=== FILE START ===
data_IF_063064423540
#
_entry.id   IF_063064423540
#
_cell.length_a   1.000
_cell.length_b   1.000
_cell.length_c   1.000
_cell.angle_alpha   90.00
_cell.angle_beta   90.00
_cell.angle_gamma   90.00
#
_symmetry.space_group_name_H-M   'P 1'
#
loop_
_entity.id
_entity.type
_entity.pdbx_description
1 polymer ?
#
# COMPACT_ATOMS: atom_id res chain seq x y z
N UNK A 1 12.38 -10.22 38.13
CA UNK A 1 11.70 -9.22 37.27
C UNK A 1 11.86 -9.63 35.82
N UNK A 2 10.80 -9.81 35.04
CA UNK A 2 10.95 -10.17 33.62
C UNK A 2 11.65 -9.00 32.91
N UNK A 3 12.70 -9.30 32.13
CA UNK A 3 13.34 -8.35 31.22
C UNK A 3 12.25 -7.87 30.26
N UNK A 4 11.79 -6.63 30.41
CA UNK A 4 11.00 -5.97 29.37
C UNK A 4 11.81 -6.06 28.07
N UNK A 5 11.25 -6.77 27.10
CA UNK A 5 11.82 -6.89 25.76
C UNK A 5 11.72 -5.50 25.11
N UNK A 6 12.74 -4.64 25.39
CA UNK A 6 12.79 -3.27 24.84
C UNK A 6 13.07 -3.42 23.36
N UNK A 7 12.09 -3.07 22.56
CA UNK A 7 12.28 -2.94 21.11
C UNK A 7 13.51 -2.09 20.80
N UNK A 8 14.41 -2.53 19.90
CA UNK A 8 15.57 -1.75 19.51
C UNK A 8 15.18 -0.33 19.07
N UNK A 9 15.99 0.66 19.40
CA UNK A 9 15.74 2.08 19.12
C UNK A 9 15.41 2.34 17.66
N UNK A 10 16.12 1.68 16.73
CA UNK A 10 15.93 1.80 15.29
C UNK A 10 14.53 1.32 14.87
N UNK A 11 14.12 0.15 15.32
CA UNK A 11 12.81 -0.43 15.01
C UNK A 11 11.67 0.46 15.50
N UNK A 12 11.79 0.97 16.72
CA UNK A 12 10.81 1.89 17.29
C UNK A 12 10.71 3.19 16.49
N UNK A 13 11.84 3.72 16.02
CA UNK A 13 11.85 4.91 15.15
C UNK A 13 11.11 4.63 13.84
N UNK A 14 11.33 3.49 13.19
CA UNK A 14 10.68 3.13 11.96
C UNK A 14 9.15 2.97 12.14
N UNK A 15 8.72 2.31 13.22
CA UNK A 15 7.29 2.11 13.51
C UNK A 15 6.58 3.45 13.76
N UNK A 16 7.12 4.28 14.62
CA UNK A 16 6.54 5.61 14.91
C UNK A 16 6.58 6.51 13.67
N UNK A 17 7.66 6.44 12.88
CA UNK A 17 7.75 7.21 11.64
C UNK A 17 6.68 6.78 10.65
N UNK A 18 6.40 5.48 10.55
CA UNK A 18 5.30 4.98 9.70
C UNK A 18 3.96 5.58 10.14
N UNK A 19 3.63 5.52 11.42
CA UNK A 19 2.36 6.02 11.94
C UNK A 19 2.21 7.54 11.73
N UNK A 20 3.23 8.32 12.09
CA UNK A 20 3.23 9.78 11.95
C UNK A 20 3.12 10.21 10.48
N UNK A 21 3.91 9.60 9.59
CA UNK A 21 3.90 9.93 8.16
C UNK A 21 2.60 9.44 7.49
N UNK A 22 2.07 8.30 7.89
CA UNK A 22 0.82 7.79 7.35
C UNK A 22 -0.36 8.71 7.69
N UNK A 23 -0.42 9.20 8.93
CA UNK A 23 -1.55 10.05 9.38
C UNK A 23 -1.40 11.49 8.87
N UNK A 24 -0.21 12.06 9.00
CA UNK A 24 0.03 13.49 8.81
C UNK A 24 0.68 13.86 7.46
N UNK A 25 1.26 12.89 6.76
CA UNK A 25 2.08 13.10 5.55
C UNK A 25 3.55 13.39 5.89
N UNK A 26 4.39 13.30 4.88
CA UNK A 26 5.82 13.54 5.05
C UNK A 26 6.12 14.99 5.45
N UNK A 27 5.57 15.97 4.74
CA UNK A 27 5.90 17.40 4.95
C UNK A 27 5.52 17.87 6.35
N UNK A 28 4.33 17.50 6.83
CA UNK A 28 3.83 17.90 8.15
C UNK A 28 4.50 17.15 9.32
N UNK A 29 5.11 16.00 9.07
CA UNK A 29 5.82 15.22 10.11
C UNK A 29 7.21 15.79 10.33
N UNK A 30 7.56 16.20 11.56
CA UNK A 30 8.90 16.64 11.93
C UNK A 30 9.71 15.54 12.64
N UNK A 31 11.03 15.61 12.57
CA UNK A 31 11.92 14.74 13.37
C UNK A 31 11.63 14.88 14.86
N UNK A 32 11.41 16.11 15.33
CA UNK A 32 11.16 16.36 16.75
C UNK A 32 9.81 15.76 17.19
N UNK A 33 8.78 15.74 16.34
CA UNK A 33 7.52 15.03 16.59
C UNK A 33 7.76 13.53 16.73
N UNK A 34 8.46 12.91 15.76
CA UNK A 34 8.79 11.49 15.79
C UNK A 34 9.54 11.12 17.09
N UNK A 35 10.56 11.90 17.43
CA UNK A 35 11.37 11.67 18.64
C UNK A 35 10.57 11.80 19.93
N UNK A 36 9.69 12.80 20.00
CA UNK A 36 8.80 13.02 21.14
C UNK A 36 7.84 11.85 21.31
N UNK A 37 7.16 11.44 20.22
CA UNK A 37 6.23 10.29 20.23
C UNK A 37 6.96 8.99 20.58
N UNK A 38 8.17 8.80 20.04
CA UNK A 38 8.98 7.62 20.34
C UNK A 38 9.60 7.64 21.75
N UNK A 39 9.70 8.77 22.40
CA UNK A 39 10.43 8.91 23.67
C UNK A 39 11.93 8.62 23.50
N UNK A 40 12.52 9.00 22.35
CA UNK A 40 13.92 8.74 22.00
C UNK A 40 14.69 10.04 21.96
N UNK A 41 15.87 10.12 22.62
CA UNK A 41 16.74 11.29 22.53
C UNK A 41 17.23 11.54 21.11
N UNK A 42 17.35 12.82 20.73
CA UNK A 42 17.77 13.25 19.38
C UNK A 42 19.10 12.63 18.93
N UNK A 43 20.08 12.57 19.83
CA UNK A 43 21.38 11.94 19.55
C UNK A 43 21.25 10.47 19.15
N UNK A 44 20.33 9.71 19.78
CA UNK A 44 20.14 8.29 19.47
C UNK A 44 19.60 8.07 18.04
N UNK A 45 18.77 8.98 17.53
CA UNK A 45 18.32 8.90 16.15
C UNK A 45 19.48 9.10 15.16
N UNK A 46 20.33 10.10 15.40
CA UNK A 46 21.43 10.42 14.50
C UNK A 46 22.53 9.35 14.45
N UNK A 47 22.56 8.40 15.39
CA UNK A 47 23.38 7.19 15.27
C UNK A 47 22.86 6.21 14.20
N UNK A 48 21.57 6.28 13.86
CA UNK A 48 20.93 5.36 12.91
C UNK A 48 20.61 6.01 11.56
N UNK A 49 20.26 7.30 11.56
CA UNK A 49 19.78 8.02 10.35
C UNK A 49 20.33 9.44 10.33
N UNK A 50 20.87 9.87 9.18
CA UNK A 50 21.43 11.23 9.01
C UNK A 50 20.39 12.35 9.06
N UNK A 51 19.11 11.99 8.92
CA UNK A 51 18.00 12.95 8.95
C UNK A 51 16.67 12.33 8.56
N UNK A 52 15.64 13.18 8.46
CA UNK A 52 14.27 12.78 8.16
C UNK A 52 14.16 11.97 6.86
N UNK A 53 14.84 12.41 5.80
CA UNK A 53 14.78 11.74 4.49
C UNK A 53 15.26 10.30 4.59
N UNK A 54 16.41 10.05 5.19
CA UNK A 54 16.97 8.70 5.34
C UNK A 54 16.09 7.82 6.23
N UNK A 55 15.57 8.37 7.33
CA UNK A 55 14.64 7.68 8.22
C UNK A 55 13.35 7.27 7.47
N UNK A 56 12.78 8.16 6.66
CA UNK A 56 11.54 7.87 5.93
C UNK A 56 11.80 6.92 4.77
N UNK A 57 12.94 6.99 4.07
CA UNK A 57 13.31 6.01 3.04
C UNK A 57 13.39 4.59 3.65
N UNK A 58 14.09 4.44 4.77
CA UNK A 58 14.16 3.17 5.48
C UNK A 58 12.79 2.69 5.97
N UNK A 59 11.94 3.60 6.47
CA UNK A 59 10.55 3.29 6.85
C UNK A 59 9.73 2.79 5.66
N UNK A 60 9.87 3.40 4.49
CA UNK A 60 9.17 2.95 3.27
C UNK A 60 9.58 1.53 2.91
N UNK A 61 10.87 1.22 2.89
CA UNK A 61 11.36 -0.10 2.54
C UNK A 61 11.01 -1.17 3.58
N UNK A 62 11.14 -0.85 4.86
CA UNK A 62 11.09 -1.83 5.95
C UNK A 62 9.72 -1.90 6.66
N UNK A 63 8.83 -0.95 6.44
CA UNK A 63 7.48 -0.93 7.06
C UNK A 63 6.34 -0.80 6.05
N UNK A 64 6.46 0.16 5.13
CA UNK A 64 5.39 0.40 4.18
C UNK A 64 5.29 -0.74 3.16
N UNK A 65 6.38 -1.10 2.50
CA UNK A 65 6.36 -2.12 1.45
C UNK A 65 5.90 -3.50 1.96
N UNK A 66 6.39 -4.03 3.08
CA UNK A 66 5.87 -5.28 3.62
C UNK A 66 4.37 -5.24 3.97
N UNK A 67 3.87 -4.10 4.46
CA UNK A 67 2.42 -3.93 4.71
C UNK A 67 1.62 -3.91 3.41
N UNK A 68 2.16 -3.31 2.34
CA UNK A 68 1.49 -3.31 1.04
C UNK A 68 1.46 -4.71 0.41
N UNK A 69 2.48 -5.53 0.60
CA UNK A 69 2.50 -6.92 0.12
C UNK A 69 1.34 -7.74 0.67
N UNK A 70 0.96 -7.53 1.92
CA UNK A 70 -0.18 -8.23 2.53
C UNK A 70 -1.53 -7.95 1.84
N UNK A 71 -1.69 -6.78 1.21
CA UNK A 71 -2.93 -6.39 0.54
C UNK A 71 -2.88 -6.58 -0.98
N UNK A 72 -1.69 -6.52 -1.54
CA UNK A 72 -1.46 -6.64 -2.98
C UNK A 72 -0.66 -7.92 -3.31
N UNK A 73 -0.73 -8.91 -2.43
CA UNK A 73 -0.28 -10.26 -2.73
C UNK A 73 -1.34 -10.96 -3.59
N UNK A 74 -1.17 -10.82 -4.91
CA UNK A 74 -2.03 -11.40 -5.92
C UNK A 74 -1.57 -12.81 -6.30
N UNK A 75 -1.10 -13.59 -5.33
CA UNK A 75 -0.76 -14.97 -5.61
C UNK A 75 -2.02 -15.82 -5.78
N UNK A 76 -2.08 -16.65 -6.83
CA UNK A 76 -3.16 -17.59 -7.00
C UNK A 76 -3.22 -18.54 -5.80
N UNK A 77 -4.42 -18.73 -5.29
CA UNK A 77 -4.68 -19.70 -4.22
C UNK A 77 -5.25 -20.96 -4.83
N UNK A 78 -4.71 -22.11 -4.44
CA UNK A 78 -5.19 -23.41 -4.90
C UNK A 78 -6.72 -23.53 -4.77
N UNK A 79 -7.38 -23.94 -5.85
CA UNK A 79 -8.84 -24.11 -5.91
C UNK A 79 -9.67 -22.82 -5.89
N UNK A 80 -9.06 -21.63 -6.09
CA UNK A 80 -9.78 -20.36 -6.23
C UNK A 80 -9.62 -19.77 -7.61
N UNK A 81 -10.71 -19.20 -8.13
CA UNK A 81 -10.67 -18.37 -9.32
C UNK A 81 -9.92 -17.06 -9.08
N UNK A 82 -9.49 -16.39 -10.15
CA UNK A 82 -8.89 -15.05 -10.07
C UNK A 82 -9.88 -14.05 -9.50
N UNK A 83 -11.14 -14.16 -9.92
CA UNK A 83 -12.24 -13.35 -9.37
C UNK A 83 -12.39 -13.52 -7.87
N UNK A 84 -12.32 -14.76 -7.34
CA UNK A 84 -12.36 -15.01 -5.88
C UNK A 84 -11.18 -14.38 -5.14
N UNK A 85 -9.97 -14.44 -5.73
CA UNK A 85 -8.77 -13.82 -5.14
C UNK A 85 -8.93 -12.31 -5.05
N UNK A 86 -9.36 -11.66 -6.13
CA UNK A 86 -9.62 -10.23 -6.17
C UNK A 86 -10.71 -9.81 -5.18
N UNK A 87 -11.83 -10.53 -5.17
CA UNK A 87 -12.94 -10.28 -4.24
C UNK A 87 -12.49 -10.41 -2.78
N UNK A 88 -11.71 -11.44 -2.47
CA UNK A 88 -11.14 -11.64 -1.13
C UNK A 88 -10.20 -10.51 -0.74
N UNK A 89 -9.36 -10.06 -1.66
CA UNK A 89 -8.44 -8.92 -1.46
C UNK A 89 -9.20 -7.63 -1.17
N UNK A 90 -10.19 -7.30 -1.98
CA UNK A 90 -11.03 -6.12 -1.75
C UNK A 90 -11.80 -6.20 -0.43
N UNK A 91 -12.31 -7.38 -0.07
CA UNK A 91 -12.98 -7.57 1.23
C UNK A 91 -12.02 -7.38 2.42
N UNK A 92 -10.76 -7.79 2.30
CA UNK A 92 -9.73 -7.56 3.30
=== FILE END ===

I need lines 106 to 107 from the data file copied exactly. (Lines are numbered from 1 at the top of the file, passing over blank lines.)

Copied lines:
CA UNK A 29 5.82 15.22 10.11
C UNK A 29 7.21 15.79 10.33